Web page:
Fuel economy in automobiles
The fuel economy of an automobile is the fuel efficiency relationship between the distance traveled and the amount of fuel consumed by the vehicle. Consumption can be expressed in terms of volume of fuel to travel a distance, or the distance travelled per unit volume of fuel consumed. Since fuel consumption of vehicles is a significant factor in air pollution, and since importation of motor fuel can be a large part of a nation's foreign trade, many countries impose requirements for fuel economy. Different measurement cycles are used to approximate the actual performance of the vehicle. The energy in fuel is required to overcome various losses (wind resistance, tire drag, and others) in propelling the vehicle, and in providing power to vehicle systems such as ignition or air conditioning. Various measures can be taken to reduce losses at each of the conversions between chemical energy in fuel and kinetic energy of the vehicle. Driver behavior can affect fuel economy; maneuvers such as sudden acceleration and heavy braking waste energy.
- 1 Units of measure
- 2 Fuel economy statistics
- 3 Fuel economy standards and testing procedures
- 4 Energy considerations
- 5 Unit conversions
- 6 See also
- 7 Annotations
- 8 References
- 9 External links
Units of measure
Fuel economy is the relationship between the distance traveled and fuel consumed.
Fuel economy can be expressed in two ways:
- Units of fuel per fixed distance
- Generally expressed as liters per 100 kilometers (L/100 km), used in most European countries, China, South Africa, Australia and New Zealand. British and Canadian law allow for the use of either liters per 100 kilometers or miles per imperial gallon. Recently, the window sticker on new US cars has started displaying the vehicle's fuel consumption in US gallons per 100 miles.
- Units of distance per fixed fuel unit
- Miles per gallon (mpg) is commonly used in the United States, the United Kingdom, and Canada (alongside L/100 km). Kilometres per litre (km/L) is more commonly used elsewhere in the Americas, Europe (Northern countries and Italy), Asia, parts of Africa and Oceania. When the mpg unit is used, it is necessary to identify the type of gallon used, as the imperial gallon is 4.5 liters and the US gallon is 3.785 liters.
Conversions of units:
|miles per US gallon → L/100 km:||235 / mpgUS = L/100 km|
|miles per Imp. gallon → L/100 km:||282 / mpgImp. = L/100 km|
|L/100 km → miles per US gallon:||235 / (L/100 km) = mpgUS|
|L/100 km → miles per Imp. gallon:||282 / (L/100 km) = mpgImp.|
Fuel economy statistics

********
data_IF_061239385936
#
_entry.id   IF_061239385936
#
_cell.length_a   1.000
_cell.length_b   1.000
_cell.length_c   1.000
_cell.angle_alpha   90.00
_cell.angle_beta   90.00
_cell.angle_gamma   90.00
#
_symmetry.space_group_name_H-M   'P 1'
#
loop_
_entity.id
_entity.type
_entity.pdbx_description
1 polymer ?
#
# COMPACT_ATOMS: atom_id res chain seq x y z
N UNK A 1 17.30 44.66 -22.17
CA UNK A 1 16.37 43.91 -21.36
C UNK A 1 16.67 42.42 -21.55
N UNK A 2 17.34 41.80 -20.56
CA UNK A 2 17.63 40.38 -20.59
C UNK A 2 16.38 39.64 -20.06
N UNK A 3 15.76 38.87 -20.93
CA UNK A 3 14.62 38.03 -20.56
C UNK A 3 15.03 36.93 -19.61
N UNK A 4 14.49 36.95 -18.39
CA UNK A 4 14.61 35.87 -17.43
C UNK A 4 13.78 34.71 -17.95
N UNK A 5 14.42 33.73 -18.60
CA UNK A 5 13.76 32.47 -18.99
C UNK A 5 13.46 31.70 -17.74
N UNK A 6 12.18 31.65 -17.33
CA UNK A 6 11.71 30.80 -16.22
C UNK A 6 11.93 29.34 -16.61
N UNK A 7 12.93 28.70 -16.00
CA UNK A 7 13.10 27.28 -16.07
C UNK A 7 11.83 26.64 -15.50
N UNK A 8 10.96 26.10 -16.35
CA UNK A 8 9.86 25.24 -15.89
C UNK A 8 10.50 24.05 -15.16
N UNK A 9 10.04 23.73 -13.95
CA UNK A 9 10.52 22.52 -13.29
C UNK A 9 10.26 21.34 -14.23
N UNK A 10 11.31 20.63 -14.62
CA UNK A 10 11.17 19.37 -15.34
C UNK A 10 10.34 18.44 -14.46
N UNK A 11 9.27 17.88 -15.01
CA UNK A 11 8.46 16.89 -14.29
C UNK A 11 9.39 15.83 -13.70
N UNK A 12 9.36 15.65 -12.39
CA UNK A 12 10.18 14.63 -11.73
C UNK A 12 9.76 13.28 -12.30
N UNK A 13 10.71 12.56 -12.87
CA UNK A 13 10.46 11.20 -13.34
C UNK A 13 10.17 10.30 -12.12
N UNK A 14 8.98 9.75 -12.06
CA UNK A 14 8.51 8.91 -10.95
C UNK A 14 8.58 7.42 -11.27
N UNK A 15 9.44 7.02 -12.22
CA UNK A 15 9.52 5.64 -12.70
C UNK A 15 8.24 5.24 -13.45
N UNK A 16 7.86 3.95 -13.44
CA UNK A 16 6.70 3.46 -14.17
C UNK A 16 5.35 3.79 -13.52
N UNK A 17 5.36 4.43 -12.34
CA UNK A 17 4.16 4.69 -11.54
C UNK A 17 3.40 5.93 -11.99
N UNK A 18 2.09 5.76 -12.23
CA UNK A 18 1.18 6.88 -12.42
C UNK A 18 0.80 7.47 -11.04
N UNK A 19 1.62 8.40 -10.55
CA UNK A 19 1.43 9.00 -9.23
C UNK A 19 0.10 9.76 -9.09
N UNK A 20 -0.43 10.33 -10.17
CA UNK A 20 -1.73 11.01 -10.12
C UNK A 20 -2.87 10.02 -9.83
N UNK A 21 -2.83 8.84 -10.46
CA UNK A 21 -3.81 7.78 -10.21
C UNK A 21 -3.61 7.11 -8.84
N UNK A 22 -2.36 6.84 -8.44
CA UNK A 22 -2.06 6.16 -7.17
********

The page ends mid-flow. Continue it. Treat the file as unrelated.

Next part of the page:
While the thermal efficiency (mechanical output to chemical energy in fuel) of petroleum engines has increased since the beginning of the automotive era, this is not the only factor in fuel economy. The design of automobile as a whole and usage pattern affects the fuel economy. Published fuel economy is subject to variation between jurisdiction due to variations in testing protocols.
The average fuel economy in 2008 for new cars, light trucks and SUVs in the United States was 26.4 mpg(US) (8.9 L/100 km). 2008 model year cars classified as "midsize" by the US EPA ranged from 11 to 46 mpg(US)(21 to 5 L/100 km) However, due to environmental concerns caused by CO2 emissions, new EU regulations are being introduced to reduce the average emissions of cars sold beginning in 2012, to 130 g/km of CO2, equivalent to 4.5 L/100 km (52 mpgUS, 63 mpgimp) for a diesel-fueled car, and 5.0 L/100 km (47 mpgUS, 56 mpgimp) for a gasoline (petrol)-fueled car.
The average consumption across the fleet is not immediately affected by the new vehicle fuel economy, for example Australia's car fleet average in 2004 was 11.5 L/100 km (20.5 mpgUS), compared with the average new car consumption in the same year of 9.3 L/100 km (25.3 mpg)US
Speed and fuel economy studies
Fuel economy at steady speeds with selected vehicles was studied in 2010. The most recent study indicates greater fuel efficiency at higher speeds than earlier studies; for example, some vehicles achieve better fuel economy at 100 km/h (62 mph) rather than at 70 km/h (43 mph), although not their best economy, such as the 1994 Oldsmobile Cutlass, which has its best economy at 90 kilometres per hour (56 mph) (8.1 L/100 km (29 mpg-US)), and gets 2 mpg better economy at 105 km/h (65 mph) than at 72 km/h (45 mph) (9.4 L/100 km (25 mpg-US) vs 22 mpg-US (11 L/100 km)). The proportion of driving on high speed roadways varies from 4% in Ireland to 41% in Netherlands.